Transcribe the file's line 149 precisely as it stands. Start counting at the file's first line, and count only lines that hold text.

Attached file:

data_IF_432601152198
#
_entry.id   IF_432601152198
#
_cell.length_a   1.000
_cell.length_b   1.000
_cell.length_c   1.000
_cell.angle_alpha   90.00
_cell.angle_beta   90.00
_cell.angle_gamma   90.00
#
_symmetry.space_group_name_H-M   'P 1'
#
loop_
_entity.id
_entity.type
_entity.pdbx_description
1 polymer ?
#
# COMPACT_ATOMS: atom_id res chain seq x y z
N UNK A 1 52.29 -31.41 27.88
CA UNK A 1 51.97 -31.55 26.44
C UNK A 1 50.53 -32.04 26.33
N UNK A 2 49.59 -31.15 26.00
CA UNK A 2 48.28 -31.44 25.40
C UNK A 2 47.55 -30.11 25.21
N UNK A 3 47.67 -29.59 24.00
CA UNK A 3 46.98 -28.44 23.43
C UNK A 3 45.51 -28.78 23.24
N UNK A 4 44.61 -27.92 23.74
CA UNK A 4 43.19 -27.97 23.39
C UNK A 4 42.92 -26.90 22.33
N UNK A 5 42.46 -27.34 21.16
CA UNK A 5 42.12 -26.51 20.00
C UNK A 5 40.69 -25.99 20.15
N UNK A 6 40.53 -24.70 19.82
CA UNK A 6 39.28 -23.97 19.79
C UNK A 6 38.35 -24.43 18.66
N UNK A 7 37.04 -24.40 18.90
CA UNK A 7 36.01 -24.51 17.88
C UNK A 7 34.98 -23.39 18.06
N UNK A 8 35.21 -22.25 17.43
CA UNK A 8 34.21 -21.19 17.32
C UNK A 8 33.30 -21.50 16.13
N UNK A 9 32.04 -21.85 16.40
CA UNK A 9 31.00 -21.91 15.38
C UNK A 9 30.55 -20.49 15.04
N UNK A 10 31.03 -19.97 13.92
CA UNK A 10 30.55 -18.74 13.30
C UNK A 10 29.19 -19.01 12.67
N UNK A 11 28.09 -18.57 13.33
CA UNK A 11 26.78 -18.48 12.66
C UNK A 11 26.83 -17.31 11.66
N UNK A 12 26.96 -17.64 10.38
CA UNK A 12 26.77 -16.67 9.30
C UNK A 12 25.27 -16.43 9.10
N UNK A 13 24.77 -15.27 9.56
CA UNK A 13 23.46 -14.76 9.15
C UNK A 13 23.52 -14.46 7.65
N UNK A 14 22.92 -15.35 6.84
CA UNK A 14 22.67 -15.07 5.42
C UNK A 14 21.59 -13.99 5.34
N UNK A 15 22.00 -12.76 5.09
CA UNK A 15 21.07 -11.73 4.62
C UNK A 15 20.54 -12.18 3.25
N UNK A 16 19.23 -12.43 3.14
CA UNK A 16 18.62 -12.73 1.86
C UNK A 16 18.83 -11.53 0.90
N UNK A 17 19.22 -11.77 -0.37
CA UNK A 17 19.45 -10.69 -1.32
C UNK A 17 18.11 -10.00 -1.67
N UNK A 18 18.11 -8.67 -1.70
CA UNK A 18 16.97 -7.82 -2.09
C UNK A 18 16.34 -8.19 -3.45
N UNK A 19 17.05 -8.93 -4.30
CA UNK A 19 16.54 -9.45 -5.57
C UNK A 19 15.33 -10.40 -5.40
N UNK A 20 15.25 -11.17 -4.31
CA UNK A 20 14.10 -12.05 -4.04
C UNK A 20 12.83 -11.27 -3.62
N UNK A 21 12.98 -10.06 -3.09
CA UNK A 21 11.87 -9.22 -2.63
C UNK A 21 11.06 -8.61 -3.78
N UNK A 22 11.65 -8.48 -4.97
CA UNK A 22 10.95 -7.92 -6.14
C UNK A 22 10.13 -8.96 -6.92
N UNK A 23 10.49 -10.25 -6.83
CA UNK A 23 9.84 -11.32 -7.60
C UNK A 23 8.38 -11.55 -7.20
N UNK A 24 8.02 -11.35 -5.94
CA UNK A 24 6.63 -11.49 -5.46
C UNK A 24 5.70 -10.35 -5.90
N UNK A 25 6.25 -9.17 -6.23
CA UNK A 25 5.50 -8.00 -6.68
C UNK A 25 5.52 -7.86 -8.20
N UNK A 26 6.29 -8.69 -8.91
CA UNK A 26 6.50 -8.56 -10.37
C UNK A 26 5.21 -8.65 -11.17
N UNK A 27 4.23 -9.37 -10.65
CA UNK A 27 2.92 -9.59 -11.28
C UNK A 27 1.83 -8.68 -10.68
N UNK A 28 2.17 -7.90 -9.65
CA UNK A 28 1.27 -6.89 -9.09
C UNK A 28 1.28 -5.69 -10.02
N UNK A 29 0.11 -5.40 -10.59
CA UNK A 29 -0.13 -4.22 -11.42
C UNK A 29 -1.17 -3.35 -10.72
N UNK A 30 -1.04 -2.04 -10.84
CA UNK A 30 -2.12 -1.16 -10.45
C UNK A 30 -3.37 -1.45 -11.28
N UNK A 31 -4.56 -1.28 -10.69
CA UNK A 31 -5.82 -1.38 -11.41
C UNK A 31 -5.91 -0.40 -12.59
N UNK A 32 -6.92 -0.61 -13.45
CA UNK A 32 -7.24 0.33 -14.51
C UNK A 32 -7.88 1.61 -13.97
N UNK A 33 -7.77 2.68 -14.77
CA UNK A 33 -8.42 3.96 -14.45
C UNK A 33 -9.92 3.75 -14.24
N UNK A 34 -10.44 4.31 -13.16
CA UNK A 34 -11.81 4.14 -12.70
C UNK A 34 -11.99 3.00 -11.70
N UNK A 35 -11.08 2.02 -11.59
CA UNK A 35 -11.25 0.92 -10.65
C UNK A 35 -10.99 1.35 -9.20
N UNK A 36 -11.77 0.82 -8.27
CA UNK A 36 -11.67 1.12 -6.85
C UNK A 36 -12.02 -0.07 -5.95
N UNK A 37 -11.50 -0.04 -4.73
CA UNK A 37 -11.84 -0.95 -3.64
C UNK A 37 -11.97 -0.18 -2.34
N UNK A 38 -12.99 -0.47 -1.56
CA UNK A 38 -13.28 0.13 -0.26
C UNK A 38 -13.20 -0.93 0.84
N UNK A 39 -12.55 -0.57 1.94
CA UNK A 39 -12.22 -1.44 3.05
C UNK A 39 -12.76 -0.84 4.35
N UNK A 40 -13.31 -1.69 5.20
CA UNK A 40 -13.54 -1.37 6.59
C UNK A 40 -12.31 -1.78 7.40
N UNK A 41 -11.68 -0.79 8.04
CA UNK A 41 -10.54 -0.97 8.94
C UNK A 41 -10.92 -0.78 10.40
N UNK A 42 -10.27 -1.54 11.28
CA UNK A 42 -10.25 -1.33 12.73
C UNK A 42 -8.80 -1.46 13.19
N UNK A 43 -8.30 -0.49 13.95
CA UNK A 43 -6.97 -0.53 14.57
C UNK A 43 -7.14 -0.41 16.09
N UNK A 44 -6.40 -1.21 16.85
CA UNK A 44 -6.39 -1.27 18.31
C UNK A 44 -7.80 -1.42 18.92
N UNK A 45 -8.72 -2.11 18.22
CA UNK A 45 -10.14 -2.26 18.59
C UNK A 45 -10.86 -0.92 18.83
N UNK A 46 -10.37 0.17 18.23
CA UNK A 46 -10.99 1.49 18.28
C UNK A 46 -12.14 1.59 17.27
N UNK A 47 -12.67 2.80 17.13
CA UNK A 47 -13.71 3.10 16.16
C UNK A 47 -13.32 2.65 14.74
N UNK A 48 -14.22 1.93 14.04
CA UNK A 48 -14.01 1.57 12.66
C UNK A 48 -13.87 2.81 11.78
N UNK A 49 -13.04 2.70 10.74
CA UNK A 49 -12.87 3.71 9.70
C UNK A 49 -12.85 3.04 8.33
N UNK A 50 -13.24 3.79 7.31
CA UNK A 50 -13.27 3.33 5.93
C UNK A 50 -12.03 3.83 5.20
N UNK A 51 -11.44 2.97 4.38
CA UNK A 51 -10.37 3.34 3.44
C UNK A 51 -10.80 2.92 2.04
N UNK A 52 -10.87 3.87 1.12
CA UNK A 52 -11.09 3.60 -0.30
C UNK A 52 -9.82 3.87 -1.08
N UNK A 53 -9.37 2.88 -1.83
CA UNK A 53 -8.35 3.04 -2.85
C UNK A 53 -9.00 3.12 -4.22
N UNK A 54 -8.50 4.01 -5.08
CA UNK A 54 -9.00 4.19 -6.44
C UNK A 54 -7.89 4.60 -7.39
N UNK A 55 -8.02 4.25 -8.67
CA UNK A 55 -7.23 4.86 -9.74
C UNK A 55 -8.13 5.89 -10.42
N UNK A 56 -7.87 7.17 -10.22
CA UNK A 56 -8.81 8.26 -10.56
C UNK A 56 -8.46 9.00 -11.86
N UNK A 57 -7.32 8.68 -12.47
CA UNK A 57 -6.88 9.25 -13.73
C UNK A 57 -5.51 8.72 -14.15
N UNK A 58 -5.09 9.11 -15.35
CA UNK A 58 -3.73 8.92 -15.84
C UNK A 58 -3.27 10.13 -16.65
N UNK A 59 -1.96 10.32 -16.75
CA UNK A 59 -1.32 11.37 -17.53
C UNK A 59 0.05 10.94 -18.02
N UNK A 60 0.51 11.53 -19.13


C UNK A 43 -7.14 -0.41 16.09